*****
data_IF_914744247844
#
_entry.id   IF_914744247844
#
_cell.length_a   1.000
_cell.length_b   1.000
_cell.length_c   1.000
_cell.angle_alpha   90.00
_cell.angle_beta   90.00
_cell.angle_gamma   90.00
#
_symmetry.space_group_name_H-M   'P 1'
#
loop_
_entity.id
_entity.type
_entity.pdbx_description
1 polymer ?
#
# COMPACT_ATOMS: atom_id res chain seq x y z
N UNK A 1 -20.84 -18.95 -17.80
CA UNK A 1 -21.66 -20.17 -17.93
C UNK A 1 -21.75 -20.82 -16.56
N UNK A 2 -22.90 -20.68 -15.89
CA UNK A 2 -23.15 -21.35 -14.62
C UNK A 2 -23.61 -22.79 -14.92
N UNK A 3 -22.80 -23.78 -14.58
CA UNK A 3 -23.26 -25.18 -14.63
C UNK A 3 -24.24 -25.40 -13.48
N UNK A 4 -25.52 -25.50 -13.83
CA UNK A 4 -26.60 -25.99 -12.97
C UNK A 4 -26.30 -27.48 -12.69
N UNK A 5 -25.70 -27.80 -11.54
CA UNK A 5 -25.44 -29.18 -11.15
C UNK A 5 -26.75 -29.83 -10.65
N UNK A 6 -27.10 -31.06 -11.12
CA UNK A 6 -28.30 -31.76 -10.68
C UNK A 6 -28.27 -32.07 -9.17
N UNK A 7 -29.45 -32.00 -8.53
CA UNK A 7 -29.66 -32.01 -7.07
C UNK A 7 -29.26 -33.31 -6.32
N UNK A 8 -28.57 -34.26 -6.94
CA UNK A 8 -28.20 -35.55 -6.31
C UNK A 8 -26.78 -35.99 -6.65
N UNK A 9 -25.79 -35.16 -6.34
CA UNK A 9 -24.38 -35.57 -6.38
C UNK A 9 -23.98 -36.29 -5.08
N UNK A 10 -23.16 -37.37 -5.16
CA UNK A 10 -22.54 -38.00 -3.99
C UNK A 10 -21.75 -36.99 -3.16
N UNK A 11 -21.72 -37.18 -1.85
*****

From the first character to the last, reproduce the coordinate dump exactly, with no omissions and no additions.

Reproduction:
data_IF_914744247844
#
_entry.id   IF_914744247844
#
_cell.length_a   1.000
_cell.length_b   1.000
_cell.length_c   1.000
_cell.angle_alpha   90.00
_cell.angle_beta   90.00
_cell.angle_gamma   90.00
#
_symmetry.space_group_name_H-M   'P 1'
#
loop_
_entity.id
_entity.type
_entity.pdbx_description
1 polymer ?
#
# COMPACT_ATOMS: atom_id res chain seq x y z
N UNK A 1 -20.84 -18.95 -17.80
CA UNK A 1 -21.66 -20.17 -17.93
C UNK A 1 -21.75 -20.82 -16.56
N UNK A 2 -22.90 -20.68 -15.89
CA UNK A 2 -23.15 -21.35 -14.62
C UNK A 2 -23.61 -22.79 -14.92
N UNK A 3 -22.80 -23.78 -14.58
CA UNK A 3 -23.26 -25.18 -14.63
C UNK A 3 -24.24 -25.40 -13.48
N UNK A 4 -25.52 -25.50 -13.83
CA UNK A 4 -26.60 -25.99 -12.97
C UNK A 4 -26.30 -27.48 -12.69
N UNK A 5 -25.70 -27.80 -11.54
CA UNK A 5 -25.44 -29.18 -11.15
C UNK A 5 -26.75 -29.83 -10.65
N UNK A 6 -27.10 -31.06 -11.12
CA UNK A 6 -28.30 -31.76 -10.68
C UNK A 6 -28.27 -32.07 -9.17
N UNK A 7 -29.45 -32.00 -8.53
CA UNK A 7 -29.66 -32.01 -7.07
C UNK A 7 -29.26 -33.31 -6.32
N UNK A 8 -28.57 -34.26 -6.94
CA UNK A 8 -28.20 -35.55 -6.31
C UNK A 8 -26.78 -35.99 -6.65
N UNK A 9 -25.79 -35.16 -6.34
CA UNK A 9 -24.38 -35.57 -6.38
C UNK A 9 -23.98 -36.29 -5.08
N UNK A 10 -23.16 -37.37 -5.16
CA UNK A 10 -22.54 -38.00 -3.99
C UNK A 10 -21.75 -36.99 -3.16
N UNK A 11 -21.72 -37.18 -1.85